In the difficult circumstances of today’s NHS, with the multiple challenges facing us, we often find that working harder doesn’t sort the problem and so we have to consider wider issues and confront the risky proposition that other methods of dealing with the problem are needed. These ideas have been defined by Aryris and Schon in the concept of single and double loop learning (Organizational Learning: A Theory of Action Perspective, 1978).
Most of us will react to a problem by applying well known remedies such as working harder or using traditional alternatives to deliver the solution. When that doesn’t work, the need for innovative new solutions is where the double loop learning concept comes into play and a search is made for a new way of working which will deliver a lasting solution.
Well-functioning units, departments and hospitals react to the pressures on them by working as a team to adapt to the changes with the common goal of improving patient care by changing the way that they work. This can be an uncomfortable process but ultimately leads to a position in which the patients are looked after well and the staff providing that care are happier in the job that they are doing. I know of many teams who have been through such processes and have emerged stronger and more effective in delivering good care for patients and excellent training for the next generation of consultants.
This is no easy task and it requires leadership, team work and a willingness to consider that change. I believe that this challenge is the biggest one facing us this year and it is my goal to ensure that the College provides the support that you need to make the necessary changes to continue delivering first-class patient care. We have already addressed some of these issues by establishing the Faculty of Surgical Trainers, providing support on the College website for revalidation, as well as ensuring that our Regional Surgical Advisers are prepared with information to help you engage in the process. We support the Faculty of Medical Leadership and Management, an organisation whose raison d’être is to provide support and guidance in these areas.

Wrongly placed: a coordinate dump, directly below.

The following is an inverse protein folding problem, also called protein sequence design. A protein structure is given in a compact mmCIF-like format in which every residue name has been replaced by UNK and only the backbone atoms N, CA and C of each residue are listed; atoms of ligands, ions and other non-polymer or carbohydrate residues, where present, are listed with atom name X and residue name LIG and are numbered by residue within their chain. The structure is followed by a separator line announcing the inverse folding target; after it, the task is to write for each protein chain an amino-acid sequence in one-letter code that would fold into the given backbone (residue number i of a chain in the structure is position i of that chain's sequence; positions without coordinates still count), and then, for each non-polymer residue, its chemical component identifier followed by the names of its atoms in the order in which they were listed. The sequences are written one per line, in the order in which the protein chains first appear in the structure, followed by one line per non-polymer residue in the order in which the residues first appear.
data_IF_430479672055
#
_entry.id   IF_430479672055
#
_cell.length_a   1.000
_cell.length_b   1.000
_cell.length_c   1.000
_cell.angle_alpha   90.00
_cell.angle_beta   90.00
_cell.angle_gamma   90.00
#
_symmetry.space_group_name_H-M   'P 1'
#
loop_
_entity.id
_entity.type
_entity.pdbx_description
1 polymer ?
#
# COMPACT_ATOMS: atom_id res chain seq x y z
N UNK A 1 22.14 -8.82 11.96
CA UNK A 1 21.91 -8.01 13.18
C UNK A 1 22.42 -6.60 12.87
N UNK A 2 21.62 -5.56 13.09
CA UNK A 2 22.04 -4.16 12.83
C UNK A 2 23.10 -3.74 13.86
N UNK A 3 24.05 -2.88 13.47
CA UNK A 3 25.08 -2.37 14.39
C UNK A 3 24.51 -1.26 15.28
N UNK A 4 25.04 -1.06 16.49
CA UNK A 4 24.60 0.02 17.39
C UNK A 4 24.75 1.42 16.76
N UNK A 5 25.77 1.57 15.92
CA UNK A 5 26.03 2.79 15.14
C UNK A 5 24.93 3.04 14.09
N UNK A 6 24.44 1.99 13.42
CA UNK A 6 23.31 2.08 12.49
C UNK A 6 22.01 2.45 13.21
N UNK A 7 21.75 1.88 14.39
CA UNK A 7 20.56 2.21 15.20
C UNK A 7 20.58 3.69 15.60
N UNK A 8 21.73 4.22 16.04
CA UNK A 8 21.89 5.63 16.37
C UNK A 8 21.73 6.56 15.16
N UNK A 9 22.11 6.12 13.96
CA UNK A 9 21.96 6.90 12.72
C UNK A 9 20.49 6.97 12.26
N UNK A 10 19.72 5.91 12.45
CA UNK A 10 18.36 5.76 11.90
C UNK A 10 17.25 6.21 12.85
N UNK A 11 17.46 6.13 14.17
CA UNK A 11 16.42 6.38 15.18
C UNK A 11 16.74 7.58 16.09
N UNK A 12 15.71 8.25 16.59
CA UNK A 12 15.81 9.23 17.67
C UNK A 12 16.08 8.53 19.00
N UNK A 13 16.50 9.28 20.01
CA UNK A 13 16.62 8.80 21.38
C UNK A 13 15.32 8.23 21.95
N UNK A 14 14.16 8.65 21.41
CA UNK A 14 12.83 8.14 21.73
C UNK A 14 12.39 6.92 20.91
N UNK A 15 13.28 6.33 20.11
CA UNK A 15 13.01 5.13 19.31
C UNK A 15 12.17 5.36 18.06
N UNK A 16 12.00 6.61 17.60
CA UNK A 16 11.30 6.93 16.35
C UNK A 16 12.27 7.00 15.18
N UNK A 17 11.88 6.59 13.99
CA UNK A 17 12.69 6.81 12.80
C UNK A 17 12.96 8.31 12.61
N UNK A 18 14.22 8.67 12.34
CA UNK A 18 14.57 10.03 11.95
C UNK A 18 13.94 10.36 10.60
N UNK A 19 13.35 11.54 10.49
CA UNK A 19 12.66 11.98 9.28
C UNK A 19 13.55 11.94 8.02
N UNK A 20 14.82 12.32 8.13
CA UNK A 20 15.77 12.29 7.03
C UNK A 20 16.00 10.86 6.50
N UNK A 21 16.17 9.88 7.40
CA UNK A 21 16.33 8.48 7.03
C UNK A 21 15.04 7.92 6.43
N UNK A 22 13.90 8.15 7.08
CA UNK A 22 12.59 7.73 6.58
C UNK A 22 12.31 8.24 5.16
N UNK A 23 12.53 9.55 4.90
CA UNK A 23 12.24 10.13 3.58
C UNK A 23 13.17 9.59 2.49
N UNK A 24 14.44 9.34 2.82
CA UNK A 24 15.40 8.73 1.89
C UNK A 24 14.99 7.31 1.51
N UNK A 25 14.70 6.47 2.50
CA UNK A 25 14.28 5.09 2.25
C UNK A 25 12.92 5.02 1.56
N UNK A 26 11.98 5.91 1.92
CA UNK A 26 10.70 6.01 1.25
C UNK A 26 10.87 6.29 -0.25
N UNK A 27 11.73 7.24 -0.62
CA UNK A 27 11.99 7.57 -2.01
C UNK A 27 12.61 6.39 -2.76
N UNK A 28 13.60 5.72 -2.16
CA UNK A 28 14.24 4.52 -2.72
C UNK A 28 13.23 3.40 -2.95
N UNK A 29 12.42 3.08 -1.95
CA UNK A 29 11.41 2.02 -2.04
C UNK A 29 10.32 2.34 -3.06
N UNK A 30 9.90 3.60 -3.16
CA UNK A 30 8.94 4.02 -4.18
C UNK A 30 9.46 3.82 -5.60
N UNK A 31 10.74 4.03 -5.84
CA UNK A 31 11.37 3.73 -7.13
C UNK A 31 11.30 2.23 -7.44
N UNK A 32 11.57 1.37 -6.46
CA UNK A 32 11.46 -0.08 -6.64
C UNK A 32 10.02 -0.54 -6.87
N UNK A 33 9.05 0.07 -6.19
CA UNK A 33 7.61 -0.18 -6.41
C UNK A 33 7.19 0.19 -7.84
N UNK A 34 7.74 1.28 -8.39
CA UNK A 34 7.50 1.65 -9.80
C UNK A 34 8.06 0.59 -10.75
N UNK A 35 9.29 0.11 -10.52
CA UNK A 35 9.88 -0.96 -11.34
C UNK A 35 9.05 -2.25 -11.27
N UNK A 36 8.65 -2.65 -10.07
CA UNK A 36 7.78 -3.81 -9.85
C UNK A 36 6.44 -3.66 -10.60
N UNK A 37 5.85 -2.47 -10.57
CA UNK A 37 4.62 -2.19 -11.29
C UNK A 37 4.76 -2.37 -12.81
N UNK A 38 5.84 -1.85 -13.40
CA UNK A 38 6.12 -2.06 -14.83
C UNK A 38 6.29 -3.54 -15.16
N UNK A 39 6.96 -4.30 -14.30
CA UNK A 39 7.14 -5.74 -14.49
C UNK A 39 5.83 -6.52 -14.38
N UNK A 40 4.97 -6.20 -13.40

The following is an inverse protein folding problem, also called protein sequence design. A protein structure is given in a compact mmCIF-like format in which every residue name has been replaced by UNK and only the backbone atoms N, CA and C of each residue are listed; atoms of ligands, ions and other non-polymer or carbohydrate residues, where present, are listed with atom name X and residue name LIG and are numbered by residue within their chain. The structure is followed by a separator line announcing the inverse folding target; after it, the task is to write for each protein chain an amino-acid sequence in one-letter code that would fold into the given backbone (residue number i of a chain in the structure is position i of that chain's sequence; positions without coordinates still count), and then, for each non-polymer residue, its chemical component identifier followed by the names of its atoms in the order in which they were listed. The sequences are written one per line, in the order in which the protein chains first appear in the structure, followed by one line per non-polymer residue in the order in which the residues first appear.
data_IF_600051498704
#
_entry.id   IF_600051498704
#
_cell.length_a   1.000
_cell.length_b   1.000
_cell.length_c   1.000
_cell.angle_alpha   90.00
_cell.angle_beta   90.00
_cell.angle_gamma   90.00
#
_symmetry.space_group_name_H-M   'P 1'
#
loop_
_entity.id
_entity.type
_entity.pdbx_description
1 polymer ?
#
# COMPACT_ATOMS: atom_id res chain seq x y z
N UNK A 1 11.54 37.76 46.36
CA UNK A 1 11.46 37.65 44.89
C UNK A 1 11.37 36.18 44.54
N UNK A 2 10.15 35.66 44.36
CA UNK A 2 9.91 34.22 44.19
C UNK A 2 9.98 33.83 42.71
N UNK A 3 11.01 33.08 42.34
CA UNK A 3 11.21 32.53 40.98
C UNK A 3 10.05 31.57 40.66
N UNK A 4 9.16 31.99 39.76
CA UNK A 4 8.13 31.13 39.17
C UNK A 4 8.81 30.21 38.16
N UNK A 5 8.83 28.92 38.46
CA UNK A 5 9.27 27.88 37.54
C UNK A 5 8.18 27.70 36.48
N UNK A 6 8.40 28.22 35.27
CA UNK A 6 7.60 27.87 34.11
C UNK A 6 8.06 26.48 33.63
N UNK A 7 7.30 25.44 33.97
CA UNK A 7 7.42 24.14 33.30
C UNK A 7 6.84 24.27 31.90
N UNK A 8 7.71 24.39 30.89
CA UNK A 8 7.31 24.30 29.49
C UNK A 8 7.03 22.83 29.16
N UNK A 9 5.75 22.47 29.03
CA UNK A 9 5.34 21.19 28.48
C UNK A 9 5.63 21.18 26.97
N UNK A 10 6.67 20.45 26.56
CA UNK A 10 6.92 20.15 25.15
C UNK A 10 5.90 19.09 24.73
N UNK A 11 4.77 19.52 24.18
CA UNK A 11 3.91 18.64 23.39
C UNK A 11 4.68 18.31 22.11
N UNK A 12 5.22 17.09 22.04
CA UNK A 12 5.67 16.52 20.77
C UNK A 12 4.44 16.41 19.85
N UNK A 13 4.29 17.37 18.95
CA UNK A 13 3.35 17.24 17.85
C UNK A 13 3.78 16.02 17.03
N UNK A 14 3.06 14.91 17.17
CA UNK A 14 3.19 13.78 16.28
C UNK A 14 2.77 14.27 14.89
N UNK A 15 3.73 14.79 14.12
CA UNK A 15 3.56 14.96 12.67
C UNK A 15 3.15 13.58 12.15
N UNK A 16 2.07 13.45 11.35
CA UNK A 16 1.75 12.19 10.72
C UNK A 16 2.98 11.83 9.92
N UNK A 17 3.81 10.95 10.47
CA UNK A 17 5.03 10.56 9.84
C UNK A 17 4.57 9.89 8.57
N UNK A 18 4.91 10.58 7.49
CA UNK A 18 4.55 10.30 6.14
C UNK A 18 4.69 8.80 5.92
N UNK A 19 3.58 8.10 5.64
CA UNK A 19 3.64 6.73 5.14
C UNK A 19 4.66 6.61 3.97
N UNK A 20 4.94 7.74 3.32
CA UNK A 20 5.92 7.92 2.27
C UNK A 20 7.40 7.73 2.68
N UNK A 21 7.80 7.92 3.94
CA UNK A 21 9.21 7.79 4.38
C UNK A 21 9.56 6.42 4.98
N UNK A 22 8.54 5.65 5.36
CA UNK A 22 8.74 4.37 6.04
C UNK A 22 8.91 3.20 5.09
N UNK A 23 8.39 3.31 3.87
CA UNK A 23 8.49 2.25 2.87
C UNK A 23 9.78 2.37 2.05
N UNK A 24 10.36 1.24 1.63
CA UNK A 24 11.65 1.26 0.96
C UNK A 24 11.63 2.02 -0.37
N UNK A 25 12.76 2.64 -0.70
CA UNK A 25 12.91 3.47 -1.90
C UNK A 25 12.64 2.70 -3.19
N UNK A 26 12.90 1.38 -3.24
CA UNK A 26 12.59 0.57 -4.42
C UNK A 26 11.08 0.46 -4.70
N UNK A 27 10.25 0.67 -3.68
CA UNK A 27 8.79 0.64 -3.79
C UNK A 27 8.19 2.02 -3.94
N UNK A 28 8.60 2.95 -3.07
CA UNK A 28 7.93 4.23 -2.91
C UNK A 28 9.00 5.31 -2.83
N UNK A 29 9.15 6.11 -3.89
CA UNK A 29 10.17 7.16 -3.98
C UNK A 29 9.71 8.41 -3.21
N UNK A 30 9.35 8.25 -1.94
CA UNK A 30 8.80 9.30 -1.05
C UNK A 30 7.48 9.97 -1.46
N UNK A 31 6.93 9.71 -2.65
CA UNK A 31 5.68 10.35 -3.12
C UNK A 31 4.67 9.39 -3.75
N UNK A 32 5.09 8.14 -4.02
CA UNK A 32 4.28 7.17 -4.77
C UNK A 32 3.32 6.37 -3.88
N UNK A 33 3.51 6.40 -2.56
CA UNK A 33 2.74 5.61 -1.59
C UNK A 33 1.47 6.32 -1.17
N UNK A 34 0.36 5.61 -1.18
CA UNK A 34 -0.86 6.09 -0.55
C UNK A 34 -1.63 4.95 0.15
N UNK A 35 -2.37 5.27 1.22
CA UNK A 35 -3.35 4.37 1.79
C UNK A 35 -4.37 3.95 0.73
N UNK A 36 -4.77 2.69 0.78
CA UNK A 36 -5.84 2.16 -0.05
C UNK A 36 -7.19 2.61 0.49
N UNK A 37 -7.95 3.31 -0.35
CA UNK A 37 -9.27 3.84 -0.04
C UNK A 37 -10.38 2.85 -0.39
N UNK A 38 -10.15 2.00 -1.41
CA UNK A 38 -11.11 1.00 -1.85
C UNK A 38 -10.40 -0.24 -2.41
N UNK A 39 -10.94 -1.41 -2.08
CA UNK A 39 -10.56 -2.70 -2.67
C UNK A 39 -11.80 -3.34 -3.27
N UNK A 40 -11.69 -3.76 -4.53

In the near future we will be re-establishing the New Consultant Induction course, which is aimed at supporting newly appointed surgeons so that they understand better the processes and pressures of change.
Finally, we look to continue co-operation with other colleges through the Academy of Medical Royal Colleges and with our sister Colleges and Specialty Associations through the Surgical Forum. I am delighted to report that the Forum will be chaired for the next year by Professor John MacFie, former President of the ASGBI and a Fellow ad hominem of this College. I look forward to supporting him in the goal of providing a unified voice for surgery in the British Isles.
The year ahead promises many challenges but that is the nature of surgical practice and we should not be surprised at that. The priority must always be the care of patients. That is at the centre of all we do. Surgical practice is all about meeting and overcoming challenges. Avoiding the challenges by not changing is unprofessional.
I look forward to an exciting year with many opportunities to turn a somewhat bleak winter outlook into good news about intercollegiate working and continuing support for our members worldwide.